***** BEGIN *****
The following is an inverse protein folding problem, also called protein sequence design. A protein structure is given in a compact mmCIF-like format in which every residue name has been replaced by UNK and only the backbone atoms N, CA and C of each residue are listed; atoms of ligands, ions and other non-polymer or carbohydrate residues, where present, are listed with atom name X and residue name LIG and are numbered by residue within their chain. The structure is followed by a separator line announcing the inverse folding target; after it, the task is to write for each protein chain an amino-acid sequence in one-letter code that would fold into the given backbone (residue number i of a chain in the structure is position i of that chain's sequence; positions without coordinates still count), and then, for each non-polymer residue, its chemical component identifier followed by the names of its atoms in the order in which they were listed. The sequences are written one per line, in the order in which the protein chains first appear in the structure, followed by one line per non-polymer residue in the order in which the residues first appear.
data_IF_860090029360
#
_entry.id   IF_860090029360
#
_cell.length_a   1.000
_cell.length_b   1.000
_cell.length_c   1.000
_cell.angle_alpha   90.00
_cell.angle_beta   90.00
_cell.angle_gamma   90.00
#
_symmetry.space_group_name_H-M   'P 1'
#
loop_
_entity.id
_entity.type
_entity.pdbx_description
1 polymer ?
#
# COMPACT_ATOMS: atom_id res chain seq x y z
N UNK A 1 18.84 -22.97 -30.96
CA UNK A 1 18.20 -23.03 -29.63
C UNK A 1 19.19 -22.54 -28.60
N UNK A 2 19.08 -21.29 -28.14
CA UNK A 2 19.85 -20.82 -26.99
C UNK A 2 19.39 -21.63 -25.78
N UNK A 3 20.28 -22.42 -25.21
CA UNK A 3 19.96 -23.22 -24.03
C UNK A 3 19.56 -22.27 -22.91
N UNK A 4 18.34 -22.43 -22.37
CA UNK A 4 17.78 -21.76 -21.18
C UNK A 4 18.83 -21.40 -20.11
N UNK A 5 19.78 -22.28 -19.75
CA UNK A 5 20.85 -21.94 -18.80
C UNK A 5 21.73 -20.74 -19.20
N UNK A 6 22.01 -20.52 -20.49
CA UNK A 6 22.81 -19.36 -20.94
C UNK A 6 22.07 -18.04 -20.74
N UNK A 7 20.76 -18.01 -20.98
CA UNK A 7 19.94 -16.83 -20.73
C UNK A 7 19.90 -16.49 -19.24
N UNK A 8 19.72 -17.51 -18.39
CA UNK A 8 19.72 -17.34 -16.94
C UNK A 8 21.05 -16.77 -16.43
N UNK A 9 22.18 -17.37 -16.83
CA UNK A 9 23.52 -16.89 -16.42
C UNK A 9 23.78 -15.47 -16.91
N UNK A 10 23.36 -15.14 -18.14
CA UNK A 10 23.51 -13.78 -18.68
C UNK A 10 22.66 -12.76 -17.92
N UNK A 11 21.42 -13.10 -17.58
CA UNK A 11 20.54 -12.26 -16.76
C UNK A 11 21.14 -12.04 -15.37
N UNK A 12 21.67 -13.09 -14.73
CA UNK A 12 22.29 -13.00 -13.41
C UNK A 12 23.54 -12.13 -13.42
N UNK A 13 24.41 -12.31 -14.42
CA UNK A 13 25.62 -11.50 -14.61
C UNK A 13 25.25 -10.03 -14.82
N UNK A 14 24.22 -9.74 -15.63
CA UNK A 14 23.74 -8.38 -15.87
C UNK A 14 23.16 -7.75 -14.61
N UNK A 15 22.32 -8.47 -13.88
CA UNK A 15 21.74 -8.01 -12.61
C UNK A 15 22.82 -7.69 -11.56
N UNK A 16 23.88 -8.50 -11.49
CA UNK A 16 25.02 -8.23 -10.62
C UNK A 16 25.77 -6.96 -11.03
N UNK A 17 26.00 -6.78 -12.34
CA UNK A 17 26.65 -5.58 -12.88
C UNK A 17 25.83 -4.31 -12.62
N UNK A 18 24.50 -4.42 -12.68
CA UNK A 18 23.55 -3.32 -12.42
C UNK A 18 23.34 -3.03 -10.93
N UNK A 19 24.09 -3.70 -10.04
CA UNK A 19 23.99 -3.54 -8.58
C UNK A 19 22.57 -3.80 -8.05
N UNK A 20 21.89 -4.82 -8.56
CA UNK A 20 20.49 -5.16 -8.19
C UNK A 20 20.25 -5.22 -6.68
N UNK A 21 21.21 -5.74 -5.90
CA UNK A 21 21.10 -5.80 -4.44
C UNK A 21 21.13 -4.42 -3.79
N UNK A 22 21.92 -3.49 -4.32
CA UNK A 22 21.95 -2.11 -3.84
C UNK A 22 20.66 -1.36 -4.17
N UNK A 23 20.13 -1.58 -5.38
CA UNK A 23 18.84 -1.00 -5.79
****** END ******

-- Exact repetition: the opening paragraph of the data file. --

The following is an inverse protein folding problem, also called protein sequence design. A protein structure is given in a compact mmCIF-like format in which every residue name has been replaced by UNK and only the backbone atoms N, CA and C of each residue are listed; atoms of ligands, ions and other non-polymer or carbohydrate residues, where present, are listed with atom name X and residue name LIG and are numbered by residue within their chain. The structure is followed by a separator line announcing the inverse folding target; after it, the task is to write for each protein chain an amino-acid sequence in one-letter code that would fold into the given backbone (residue number i of a chain in the structure is position i of that chain's sequence; positions without coordinates still count), and then, for each non-polymer residue, its chemical component identifier followed by the names of its atoms in the order in which they were listed. The sequences are written one per line, in the order in which the protein chains first appear in the structure, followed by one line per non-polymer residue in the order in which the residues first appear.